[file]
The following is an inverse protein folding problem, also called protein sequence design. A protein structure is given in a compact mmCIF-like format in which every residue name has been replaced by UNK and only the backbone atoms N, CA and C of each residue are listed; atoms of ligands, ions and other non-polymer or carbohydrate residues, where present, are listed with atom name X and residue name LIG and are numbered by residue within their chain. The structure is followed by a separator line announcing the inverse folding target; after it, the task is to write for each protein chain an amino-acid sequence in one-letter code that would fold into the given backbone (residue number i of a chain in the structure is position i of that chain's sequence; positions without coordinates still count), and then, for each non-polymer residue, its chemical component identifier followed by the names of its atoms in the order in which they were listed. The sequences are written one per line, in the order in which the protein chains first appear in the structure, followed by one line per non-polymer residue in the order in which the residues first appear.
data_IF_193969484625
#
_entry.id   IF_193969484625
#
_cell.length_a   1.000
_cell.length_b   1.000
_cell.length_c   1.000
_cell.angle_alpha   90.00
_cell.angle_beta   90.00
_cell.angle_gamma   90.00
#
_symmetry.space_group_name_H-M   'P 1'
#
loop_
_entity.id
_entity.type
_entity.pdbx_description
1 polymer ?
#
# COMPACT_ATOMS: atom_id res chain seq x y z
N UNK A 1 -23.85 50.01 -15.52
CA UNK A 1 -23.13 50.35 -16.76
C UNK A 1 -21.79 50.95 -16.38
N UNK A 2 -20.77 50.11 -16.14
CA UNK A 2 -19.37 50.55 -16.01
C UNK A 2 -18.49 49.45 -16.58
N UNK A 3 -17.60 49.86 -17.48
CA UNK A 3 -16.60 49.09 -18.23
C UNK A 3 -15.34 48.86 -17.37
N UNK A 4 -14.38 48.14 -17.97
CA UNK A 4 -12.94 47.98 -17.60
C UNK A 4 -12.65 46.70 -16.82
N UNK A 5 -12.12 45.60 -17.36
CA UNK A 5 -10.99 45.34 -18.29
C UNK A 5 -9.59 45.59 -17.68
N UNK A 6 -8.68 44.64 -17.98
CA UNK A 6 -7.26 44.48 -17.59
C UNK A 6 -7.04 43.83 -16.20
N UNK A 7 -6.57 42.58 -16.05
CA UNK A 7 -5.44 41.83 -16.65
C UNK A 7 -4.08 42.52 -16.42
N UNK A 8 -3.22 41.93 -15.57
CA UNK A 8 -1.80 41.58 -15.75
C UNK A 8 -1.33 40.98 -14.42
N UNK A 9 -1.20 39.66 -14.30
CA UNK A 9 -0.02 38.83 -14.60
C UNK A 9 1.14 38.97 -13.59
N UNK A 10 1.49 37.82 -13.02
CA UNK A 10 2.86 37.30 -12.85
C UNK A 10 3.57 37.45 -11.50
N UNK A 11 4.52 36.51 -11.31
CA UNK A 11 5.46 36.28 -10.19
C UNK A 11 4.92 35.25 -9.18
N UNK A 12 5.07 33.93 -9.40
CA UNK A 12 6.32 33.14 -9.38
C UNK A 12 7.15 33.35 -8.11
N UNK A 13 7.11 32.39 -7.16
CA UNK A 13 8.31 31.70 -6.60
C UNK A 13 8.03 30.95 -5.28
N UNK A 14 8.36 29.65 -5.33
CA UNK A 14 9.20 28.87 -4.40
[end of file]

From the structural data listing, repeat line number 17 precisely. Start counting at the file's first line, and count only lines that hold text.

_entity.type